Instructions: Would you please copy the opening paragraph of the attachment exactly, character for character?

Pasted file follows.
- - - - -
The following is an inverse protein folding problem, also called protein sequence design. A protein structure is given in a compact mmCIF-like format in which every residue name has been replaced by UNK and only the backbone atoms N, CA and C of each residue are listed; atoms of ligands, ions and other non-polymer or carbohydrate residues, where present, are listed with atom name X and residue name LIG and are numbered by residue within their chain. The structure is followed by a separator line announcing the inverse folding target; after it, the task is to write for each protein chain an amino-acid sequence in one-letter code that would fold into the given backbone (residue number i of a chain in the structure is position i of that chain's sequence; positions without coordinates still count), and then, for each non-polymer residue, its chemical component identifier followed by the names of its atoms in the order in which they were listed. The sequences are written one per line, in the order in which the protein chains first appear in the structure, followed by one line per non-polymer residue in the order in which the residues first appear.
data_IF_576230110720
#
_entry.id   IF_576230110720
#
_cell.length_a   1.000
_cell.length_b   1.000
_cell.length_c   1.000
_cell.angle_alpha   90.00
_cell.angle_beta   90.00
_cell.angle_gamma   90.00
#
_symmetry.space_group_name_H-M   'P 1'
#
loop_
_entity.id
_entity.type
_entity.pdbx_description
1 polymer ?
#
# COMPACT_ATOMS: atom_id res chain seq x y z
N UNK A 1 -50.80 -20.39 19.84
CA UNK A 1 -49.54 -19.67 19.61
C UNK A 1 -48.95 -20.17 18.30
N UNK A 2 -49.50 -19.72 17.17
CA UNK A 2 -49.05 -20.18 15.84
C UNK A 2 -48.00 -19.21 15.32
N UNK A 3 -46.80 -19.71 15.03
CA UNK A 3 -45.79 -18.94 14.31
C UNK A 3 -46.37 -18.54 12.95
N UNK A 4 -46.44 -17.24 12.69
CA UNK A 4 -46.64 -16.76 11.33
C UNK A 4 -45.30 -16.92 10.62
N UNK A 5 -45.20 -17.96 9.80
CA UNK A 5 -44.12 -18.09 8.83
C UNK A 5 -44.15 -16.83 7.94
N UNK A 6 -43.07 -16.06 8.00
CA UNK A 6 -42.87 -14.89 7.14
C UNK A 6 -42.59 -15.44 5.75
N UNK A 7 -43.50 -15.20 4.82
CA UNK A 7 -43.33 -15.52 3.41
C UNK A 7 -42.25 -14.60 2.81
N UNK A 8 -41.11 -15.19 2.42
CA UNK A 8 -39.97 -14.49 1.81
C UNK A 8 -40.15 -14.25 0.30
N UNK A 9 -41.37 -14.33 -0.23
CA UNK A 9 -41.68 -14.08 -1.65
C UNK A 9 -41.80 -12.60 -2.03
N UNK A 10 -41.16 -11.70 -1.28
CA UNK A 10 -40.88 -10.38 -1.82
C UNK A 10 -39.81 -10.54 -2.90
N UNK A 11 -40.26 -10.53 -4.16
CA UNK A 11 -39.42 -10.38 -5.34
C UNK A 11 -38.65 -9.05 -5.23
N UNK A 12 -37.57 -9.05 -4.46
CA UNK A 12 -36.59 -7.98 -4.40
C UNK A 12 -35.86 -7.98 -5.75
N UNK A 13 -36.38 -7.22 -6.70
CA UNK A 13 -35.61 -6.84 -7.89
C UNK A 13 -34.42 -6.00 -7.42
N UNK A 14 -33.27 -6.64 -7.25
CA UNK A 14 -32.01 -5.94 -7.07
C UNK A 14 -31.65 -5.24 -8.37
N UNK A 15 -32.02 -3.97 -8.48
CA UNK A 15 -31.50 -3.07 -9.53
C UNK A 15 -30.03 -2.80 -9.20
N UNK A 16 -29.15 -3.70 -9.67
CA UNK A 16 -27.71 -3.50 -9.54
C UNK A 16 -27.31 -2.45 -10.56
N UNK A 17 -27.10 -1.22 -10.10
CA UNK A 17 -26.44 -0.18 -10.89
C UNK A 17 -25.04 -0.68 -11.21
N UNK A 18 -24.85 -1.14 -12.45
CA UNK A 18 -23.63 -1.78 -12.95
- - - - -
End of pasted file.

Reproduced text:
The following is an inverse protein folding problem, also called protein sequence design. A protein structure is given in a compact mmCIF-like format in which every residue name has been replaced by UNK and only the backbone atoms N, CA and C of each residue are listed; atoms of ligands, ions and other non-polymer or carbohydrate residues, where present, are listed with atom name X and residue name LIG and are numbered by residue within their chain. The structure is followed by a separator line announcing the inverse folding target; after it, the task is to write for each protein chain an amino-acid sequence in one-letter code that would fold into the given backbone (residue number i of a chain in the structure is position i of that chain's sequence; positions without coordinates still count), and then, for each non-polymer residue, its chemical component identifier followed by the names of its atoms in the order in which they were listed. The sequences are written one per line, in the order in which the protein chains first appear in the structure, followed by one line per non-polymer residue in the order in which the residues first appear.